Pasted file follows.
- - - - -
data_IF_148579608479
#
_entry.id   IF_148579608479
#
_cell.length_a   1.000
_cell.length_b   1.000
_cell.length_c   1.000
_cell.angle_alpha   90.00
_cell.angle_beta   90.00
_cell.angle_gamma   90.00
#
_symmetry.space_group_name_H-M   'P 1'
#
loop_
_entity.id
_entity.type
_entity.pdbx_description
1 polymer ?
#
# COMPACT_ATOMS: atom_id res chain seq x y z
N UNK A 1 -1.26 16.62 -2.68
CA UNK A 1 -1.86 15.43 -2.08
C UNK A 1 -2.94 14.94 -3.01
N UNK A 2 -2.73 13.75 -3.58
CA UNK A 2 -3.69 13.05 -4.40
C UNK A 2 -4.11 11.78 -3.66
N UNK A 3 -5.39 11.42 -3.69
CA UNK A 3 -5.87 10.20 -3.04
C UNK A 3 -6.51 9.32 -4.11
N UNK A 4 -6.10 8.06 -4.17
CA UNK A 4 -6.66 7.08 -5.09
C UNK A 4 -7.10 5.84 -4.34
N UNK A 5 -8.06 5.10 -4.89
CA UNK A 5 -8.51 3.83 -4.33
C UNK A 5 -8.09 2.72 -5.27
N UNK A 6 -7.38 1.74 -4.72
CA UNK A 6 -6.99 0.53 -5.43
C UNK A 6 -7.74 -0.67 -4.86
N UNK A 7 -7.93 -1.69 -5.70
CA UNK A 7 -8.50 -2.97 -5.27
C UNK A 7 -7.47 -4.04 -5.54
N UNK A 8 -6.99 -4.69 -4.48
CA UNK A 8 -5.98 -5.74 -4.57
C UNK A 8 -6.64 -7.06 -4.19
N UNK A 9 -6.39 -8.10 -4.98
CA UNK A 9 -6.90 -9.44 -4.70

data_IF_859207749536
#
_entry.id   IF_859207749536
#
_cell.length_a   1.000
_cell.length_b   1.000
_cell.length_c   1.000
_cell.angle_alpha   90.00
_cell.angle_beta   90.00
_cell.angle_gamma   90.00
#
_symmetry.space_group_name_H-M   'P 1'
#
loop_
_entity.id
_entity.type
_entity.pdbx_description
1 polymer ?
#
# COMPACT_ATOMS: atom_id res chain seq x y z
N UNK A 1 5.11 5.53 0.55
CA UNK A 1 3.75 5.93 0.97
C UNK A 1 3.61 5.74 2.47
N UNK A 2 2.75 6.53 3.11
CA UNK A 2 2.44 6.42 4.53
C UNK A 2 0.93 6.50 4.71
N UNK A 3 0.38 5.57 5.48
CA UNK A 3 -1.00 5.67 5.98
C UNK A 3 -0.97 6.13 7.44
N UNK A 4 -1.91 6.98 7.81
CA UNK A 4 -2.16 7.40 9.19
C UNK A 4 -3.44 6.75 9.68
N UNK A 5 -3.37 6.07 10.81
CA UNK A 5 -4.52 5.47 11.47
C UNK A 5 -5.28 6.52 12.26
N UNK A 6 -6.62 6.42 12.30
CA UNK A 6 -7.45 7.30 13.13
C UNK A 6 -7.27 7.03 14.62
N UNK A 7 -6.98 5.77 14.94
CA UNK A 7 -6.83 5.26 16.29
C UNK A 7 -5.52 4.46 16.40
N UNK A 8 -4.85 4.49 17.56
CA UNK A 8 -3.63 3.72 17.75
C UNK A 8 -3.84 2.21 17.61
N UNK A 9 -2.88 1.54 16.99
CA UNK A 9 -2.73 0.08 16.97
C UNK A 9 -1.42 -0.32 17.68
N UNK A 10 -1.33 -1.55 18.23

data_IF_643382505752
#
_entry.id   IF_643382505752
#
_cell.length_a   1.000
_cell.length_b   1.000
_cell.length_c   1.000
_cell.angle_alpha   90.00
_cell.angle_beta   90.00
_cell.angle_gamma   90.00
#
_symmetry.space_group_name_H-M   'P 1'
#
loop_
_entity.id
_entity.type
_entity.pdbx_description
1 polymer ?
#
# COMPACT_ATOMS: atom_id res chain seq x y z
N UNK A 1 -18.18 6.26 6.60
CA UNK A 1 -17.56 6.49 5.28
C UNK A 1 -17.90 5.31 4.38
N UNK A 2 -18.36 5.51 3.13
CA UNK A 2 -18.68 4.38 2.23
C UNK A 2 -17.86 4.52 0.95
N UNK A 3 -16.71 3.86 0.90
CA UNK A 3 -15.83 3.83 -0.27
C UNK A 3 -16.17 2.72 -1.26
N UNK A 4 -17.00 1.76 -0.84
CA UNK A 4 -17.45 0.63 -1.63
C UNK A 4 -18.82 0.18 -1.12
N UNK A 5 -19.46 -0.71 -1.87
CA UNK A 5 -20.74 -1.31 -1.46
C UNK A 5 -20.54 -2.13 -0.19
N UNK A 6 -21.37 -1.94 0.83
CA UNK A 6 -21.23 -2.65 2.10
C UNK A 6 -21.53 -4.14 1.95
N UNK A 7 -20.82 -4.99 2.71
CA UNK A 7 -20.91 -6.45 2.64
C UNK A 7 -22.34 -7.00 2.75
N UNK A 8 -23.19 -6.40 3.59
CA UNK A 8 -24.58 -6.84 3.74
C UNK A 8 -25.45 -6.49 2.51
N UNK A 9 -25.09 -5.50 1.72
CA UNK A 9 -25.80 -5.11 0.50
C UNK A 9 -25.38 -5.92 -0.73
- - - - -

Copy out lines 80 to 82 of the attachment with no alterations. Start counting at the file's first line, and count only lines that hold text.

CA UNK A 5 -4.52 5.47 11.47
C UNK A 5 -5.28 6.52 12.26
N UNK A 6 -6.62 6.42 12.30